Creating Vanderbilt House Party Hairstyles
Estate History 01/30/19
Written By Jean Sexton
For the past two years, Biltmore’s Museum Services team has been hard at work to bring A Vanderbilt House Party – The Gilded Age to life.
From February 8–May 27, 2019, this new exhibition showcases all the excitement, glamour, and boundless hospitality that guests of George and Edith Vanderbilt would have experienced during turn-of-the-century celebrations at Biltmore House.
Reproducing original wardrobes
“We’ve never had an exhibition quite like this before,” said Leslie Klingner, Curator of Interpretation. “These aren’t costumes—they’re re-creations of actual clothing worn by the Vanderbilts and their friends. We studied archival photos, newspaper clippings, and fashion magazines of the era and worked with Oscar®-winning costumier John Bright of Cosprop, Ltd of London to ensure that everything you see is as accurate as possible.”
(L–R) Pauline Merrill’s mannequin sports a casual look that complements her poolside vignette; Edith Vanderbilt’s hairstyle is more formal
Elegant paper wigs that add a sense of style and character to the clothing vignettes are one of the crowning touches of the exhibition.
Carolyn Jamerson, Study Collection Manager and Conservation Technician with the Fashion Institute of Design & Merchandising Museum in Los Angeles, brought her considerable skills to Biltmore to create carefully coiffed paper wigs to complement the breathtaking Gilded Age fashion of A Vanderbilt House Party.
With more than 1,000 paper wigs to her credit, including those for two previous Biltmore exhibitions, Carolyn’s custom tonsorial toolkit includes watercolor paper, No. 2 pencils, sharp scissors, T-pins, and rolls of packing tape.
Tools of the trade
She fearlessly shears through sheets of heavy, cream-colored paper, creating different lengths and patterns to suit the needs of the exhibition.
Carolyn Jamerson curls her paper creations
“I create sections of ‘hair’ with individual lengths still joined at the edge of the paper,” said Carolyn. “In the wig business, these would be known as wig tracks. They can be added as needed to create a complete hairstyle that looks much more natural than a single cap-style wig.”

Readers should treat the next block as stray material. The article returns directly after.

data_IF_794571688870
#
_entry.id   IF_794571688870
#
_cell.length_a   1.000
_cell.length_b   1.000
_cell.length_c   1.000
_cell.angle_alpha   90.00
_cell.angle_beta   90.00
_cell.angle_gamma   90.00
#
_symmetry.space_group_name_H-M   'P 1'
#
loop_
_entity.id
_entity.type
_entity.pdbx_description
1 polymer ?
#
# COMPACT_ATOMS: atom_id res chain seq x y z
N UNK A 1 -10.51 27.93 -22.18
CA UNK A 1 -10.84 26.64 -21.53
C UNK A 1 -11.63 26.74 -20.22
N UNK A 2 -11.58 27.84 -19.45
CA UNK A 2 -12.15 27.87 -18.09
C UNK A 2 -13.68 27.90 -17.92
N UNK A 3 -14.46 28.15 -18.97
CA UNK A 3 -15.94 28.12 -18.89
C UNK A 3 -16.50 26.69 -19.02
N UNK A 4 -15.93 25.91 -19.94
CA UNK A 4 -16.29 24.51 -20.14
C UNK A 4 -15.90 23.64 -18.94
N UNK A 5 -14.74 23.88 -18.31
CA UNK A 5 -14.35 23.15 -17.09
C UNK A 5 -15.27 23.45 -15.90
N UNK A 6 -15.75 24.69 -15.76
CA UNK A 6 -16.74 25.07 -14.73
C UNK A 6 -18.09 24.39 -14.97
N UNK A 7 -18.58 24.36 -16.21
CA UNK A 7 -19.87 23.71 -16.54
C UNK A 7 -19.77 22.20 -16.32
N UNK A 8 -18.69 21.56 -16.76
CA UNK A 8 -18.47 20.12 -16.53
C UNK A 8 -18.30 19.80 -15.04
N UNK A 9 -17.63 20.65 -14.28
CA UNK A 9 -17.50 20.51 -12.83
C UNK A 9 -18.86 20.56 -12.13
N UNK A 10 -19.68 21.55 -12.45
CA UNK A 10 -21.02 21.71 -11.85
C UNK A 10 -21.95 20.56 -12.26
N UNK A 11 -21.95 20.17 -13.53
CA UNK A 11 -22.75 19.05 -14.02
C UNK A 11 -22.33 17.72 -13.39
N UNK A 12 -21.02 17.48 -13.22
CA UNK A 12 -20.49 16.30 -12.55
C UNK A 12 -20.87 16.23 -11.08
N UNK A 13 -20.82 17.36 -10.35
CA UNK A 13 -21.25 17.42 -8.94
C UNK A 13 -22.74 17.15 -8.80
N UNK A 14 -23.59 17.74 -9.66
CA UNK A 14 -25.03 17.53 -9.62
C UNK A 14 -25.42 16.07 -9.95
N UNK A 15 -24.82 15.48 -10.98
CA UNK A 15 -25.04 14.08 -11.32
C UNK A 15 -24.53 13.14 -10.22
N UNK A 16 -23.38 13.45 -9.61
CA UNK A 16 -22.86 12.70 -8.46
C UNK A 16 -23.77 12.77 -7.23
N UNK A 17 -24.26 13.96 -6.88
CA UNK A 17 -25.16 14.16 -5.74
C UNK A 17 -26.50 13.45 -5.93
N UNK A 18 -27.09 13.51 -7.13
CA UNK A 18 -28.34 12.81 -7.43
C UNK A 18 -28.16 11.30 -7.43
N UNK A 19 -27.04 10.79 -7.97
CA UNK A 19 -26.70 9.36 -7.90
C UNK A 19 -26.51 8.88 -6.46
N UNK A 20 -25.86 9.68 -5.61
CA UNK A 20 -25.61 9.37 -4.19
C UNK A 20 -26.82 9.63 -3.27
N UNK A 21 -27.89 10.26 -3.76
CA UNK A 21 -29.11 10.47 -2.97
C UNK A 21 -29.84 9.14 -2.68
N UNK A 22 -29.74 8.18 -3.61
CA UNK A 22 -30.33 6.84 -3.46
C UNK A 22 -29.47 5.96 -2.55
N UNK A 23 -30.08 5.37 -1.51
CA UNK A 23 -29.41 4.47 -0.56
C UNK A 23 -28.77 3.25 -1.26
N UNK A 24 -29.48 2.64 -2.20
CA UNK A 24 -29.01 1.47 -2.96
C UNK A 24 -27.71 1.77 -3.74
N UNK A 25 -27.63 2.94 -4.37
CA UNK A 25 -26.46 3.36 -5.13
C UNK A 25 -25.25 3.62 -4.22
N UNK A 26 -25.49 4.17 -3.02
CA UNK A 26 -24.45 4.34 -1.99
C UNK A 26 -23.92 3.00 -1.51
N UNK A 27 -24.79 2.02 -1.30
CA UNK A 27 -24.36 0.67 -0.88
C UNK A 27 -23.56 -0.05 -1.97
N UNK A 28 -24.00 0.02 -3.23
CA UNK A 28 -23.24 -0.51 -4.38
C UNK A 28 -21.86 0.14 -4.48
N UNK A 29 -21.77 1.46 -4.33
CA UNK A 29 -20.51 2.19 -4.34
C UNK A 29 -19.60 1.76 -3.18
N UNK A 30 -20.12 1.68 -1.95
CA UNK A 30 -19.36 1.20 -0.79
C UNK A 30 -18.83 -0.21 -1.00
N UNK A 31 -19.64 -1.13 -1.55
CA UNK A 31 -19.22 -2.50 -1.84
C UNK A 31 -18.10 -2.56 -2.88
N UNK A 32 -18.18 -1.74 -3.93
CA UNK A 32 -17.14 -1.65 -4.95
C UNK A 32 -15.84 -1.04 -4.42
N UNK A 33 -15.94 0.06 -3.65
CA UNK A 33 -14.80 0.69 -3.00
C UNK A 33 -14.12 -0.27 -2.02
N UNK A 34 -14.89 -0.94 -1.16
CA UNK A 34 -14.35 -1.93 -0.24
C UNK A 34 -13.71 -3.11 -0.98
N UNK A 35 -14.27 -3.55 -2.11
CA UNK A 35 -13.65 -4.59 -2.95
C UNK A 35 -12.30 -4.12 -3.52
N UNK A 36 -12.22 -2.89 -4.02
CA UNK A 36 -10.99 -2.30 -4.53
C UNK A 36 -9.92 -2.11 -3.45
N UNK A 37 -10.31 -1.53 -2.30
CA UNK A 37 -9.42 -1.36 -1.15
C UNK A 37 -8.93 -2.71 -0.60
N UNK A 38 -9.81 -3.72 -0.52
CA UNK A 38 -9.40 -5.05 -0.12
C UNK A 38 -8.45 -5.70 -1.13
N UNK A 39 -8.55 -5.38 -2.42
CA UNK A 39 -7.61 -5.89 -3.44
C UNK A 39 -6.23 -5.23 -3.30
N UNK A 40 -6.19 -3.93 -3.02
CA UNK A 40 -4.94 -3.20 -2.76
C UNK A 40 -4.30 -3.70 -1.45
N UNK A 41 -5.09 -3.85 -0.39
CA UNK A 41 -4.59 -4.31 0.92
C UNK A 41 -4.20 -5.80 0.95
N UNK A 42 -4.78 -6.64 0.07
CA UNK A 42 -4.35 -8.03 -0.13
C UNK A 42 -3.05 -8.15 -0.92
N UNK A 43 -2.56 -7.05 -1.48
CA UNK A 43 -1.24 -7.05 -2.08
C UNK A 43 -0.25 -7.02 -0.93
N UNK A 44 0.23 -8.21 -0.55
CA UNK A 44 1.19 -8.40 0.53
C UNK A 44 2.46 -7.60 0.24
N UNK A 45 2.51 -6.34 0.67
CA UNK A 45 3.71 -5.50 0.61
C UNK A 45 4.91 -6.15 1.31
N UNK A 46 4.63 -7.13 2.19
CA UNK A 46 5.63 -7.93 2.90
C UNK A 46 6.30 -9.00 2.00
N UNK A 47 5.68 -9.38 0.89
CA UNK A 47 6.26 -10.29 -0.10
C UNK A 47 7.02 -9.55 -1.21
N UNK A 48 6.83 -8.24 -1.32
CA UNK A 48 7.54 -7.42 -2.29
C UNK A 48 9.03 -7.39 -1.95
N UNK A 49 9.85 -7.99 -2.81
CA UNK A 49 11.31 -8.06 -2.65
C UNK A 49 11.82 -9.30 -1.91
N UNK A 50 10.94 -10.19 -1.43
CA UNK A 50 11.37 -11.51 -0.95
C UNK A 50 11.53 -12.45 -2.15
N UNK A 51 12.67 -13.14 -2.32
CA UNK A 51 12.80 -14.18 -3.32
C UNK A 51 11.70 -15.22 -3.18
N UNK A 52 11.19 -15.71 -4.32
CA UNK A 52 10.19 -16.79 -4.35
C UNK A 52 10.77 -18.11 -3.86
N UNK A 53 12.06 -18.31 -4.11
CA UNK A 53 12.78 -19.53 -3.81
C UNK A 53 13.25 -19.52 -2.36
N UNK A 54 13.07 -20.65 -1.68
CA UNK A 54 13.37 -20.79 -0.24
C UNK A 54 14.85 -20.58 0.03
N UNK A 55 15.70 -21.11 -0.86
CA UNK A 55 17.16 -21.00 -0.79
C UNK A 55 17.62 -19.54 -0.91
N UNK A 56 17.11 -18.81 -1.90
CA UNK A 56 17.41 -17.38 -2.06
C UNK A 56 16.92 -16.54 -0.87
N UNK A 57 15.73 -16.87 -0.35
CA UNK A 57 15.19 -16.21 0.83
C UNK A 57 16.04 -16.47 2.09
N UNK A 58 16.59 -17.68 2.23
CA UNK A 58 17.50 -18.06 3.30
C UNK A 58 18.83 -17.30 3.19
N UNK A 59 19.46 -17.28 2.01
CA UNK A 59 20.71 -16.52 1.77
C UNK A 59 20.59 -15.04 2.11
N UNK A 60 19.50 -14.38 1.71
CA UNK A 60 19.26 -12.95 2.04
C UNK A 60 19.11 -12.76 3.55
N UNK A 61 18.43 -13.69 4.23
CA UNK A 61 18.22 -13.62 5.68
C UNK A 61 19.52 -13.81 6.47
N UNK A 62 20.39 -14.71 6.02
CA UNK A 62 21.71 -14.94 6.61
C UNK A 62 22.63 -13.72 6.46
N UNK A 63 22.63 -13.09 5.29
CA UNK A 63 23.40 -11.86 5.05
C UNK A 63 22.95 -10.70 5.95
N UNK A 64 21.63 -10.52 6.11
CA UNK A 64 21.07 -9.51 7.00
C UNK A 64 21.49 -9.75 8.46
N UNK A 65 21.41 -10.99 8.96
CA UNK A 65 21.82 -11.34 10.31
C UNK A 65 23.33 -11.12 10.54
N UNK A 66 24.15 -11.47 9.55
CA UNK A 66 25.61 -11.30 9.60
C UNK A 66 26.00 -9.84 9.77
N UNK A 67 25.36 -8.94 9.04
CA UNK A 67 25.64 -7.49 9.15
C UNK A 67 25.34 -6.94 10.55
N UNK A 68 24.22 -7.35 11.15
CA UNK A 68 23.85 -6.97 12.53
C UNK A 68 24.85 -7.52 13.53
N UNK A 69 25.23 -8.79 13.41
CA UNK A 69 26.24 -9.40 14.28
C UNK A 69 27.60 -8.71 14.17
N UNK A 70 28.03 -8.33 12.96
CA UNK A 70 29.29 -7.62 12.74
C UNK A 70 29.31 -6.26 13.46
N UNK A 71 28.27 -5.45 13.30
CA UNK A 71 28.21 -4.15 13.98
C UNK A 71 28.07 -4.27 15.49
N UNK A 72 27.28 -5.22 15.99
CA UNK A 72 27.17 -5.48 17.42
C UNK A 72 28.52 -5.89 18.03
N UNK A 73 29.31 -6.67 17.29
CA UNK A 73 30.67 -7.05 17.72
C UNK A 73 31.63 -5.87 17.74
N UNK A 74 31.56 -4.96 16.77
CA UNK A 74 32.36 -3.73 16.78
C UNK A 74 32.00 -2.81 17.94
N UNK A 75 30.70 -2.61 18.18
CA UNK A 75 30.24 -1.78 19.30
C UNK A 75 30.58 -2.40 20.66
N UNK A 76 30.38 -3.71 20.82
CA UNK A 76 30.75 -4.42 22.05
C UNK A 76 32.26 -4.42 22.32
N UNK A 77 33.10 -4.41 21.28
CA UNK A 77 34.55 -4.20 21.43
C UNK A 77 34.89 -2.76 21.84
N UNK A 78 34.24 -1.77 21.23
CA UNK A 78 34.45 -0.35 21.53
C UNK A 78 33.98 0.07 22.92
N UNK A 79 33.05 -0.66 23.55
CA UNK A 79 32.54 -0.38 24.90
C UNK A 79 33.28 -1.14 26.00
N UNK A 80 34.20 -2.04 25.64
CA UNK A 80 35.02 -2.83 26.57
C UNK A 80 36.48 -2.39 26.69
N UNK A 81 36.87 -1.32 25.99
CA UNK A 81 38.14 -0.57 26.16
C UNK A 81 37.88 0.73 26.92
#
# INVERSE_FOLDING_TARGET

Carolyn steams a male mannequin’s paper wig
For ladies’ styles of this time period, Carolyn cuts tracks that are long and wavy; others resemble shingled lines of ramen noodles. For the gentlemen, she creates shorter, straighter tracks that are styled once the hair is attached to the mannequin’s head. She uses a steamer on some wigs to achieve looser waves.
A mannequin representing Edith Fabbri sports a loosely braided hairstyle in the Gymnasium
Paper wigs can be recycled by removing the tracks from the mannequin’s head and smoothing and re-rolling them with a No. 2 pencil, a technique Carolyn refers to as “cleaning” the hair.
“There’s a definite rhythm to the process,” Carolyn said. “You need to be patient and follow the direction in which the paper was originally cut. If you go too fast, you can easily pull the track apart or lose the shape of the curl you’re trying to create.”
Stacey Kirby, a private conservator specializing in costume dressing, adjusts the lace on a glamorous gown
Designed to delight
Cornelia Vanderbilt’s paper curls
“From Cornelia Vanderbilt’s childhood curls to a sophisticated upsweep styled for opera singer Elizabeth Mayo Dodge, the paper wigs put the fashion into historical context and make the clothing even more life-like,” said Leslie.
Plan your visit now
Experience A Vanderbilt House Party – The Gilded Age February 8–May 27, 2019, and discover how the Vanderbilt family planned and prepared turn-of-the-century house party celebrations for their special guests.
FREE Exhibition Audio Tour Guide
Featured blog image: A glamorous paper wig for the mannequin representing opera singer Elizabeth Mayo Dodge; behind her, house party guest Edith Fabbri’s mannequin waits to be styled